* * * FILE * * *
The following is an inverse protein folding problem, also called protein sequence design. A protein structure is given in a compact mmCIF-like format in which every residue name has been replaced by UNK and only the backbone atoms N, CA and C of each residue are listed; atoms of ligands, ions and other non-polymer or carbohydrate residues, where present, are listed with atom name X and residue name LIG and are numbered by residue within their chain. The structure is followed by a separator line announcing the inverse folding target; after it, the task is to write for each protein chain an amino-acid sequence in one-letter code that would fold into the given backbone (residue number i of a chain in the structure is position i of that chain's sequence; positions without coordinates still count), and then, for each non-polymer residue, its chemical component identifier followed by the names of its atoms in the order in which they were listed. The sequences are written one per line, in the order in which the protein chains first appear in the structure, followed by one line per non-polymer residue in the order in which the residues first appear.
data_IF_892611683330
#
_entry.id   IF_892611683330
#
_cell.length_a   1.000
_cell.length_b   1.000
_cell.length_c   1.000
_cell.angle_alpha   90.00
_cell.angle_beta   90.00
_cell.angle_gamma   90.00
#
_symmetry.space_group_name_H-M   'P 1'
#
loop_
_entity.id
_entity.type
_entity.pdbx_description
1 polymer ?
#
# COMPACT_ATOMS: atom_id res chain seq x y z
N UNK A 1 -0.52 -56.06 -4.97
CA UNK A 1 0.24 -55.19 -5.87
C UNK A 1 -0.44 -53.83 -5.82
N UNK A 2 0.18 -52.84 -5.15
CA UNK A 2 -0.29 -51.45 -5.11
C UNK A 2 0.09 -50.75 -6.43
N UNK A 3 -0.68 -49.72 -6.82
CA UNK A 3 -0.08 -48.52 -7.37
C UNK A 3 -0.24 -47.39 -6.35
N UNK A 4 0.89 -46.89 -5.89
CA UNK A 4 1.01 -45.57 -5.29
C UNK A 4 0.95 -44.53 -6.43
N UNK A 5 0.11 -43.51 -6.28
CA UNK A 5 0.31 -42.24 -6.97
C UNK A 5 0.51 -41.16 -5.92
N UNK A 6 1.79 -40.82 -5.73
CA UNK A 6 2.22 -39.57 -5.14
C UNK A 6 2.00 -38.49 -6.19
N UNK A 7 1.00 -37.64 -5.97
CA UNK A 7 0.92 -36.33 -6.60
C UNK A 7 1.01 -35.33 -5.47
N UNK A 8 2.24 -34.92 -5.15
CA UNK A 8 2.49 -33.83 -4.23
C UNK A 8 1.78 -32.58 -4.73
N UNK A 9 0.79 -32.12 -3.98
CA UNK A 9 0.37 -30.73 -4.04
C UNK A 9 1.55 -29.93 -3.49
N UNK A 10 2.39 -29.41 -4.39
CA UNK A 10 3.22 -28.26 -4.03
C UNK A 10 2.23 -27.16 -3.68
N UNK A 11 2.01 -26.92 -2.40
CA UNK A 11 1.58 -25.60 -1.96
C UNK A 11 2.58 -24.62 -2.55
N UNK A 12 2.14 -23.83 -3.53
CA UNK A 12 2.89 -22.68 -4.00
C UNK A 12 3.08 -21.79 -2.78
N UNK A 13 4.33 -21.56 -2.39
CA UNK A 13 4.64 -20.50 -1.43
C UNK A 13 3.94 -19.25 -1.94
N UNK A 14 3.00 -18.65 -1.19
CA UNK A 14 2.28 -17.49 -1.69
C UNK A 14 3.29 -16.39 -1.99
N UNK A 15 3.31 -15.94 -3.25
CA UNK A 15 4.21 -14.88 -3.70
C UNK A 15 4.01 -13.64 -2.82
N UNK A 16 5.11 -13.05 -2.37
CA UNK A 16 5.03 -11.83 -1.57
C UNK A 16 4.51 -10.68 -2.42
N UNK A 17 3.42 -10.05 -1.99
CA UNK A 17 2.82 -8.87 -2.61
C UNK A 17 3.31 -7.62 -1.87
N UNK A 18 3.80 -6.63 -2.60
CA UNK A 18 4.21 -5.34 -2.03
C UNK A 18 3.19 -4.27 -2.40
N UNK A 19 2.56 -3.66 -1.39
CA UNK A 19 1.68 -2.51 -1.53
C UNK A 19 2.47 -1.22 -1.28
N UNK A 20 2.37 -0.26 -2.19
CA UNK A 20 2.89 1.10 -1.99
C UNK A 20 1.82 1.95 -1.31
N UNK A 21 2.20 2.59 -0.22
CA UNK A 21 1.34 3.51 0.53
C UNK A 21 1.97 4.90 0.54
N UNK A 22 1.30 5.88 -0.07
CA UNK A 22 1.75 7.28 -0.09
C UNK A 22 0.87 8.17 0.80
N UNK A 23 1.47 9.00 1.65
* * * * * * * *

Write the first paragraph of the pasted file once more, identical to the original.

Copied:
The following is an inverse protein folding problem, also called protein sequence design. A protein structure is given in a compact mmCIF-like format in which every residue name has been replaced by UNK and only the backbone atoms N, CA and C of each residue are listed; atoms of ligands, ions and other non-polymer or carbohydrate residues, where present, are listed with atom name X and residue name LIG and are numbered by residue within their chain. The structure is followed by a separator line announcing the inverse folding target; after it, the task is to write for each protein chain an amino-acid sequence in one-letter code that would fold into the given backbone (residue number i of a chain in the structure is position i of that chain's sequence; positions without coordinates still count), and then, for each non-polymer residue, its chemical component identifier followed by the names of its atoms in the order in which they were listed. The sequences are written one per line, in the order in which the protein chains first appear in the structure, followed by one line per non-polymer residue in the order in which the residues first appear.